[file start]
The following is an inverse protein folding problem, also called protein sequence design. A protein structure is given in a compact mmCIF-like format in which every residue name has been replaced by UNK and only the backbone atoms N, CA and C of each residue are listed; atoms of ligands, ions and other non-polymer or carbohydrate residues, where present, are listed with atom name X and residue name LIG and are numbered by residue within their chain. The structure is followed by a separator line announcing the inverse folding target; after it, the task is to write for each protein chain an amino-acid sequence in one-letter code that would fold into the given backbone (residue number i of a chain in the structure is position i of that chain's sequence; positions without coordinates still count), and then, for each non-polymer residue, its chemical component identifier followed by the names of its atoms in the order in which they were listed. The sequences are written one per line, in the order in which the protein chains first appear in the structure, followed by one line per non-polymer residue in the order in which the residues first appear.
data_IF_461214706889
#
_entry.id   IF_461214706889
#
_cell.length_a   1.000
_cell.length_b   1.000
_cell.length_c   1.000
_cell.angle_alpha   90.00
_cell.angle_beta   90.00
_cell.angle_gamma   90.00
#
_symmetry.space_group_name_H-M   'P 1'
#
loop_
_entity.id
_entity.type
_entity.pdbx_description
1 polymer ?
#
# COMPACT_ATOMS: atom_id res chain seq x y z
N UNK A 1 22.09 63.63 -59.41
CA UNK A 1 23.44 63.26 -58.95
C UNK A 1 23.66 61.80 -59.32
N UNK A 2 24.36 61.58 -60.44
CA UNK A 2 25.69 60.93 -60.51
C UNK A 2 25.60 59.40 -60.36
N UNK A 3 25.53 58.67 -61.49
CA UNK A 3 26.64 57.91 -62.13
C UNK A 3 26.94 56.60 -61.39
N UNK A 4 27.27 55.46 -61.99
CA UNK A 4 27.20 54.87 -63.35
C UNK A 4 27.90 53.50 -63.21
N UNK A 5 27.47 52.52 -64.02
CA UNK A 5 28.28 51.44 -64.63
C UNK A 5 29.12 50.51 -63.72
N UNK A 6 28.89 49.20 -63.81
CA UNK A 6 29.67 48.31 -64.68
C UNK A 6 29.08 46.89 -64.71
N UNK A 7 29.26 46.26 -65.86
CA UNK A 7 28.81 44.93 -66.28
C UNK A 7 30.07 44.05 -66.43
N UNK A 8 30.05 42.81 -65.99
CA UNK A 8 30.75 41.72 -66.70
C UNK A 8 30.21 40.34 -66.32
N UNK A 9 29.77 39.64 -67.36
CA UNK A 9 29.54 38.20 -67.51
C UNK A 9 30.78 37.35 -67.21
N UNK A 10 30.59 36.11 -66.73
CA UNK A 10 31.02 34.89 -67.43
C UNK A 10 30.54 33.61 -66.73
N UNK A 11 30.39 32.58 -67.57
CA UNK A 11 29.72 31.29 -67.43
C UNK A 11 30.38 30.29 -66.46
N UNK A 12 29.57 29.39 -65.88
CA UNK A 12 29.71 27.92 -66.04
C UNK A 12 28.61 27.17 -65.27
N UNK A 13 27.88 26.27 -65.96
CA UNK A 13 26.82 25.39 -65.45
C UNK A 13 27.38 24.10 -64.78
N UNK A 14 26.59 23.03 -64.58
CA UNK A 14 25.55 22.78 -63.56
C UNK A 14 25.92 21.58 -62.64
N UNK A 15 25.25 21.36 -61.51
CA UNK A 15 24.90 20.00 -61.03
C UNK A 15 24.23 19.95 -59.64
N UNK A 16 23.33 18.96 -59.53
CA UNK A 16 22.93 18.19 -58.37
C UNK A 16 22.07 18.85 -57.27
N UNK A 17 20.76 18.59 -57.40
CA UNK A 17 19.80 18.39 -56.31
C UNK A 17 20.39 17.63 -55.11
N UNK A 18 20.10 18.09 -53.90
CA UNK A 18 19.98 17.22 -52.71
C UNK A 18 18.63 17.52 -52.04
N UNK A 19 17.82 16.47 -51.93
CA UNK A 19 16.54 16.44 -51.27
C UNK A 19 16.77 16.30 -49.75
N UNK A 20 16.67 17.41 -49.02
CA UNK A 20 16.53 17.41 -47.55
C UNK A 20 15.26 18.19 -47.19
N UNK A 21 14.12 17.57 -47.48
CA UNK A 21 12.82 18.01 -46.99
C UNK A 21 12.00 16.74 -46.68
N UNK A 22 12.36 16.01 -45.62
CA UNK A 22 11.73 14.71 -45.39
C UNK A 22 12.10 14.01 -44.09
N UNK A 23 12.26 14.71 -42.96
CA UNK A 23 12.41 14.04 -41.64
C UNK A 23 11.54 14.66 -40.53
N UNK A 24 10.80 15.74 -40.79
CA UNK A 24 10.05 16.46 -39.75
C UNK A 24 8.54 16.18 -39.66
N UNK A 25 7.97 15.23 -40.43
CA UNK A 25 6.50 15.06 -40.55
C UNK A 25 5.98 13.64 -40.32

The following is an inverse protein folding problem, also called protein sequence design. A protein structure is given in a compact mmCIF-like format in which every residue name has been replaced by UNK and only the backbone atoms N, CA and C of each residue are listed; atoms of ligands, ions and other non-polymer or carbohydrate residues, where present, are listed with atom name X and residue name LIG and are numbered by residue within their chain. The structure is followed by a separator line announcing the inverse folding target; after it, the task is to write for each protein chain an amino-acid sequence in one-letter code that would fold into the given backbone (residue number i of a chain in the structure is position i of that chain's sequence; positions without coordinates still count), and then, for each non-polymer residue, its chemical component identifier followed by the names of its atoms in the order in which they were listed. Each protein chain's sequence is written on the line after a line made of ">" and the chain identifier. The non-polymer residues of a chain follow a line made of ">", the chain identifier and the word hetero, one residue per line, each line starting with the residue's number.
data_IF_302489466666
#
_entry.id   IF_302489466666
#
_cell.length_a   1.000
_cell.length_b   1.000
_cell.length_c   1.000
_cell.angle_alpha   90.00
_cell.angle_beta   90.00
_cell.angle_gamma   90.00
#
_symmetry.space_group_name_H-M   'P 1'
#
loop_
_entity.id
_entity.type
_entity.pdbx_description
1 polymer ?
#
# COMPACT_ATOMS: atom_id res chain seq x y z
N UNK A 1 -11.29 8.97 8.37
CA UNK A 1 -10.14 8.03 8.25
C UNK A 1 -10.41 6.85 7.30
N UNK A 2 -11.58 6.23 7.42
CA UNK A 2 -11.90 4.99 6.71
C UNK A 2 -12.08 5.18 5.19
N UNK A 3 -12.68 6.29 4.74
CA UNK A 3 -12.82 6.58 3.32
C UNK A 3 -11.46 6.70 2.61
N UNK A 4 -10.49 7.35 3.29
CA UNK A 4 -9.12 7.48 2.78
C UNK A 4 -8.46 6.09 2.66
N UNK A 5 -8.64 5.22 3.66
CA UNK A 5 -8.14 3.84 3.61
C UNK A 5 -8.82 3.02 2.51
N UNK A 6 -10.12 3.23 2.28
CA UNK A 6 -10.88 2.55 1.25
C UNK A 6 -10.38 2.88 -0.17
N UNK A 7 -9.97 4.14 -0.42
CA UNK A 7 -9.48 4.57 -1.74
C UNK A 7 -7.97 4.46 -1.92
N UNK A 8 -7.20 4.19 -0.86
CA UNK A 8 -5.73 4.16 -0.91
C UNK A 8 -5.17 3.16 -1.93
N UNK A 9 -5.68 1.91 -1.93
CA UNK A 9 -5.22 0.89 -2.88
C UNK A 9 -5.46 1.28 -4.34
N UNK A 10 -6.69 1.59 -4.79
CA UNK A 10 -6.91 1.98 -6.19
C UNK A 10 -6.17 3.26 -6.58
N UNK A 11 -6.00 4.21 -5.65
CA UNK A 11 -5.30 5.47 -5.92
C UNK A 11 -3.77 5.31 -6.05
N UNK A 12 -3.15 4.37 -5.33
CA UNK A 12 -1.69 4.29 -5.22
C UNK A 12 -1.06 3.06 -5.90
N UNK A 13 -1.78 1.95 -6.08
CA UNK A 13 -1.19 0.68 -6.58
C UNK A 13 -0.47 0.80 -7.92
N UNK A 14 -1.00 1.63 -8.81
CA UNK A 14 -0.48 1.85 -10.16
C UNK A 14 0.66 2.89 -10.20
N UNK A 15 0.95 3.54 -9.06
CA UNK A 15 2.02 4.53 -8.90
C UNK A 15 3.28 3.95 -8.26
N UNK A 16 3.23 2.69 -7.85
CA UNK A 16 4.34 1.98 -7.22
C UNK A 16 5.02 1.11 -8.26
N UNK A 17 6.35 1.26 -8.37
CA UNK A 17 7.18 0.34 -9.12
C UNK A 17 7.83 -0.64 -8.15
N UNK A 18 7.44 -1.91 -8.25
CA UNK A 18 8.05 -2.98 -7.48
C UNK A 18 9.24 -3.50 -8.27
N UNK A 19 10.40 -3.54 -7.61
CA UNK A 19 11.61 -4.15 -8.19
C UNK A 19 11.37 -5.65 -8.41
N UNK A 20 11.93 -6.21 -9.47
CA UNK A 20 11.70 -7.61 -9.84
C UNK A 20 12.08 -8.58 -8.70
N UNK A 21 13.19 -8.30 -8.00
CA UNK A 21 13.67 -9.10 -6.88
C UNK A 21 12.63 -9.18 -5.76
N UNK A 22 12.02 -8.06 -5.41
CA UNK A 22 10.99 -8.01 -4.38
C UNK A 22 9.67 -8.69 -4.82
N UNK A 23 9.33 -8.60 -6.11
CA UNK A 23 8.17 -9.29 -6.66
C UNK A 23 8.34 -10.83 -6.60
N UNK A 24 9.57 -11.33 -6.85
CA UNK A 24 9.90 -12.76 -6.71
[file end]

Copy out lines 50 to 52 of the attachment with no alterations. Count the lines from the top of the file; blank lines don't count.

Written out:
CA UNK A 10 31.02 34.89 -67.43
C UNK A 10 30.54 33.61 -66.73
N UNK A 11 30.39 32.58 -67.57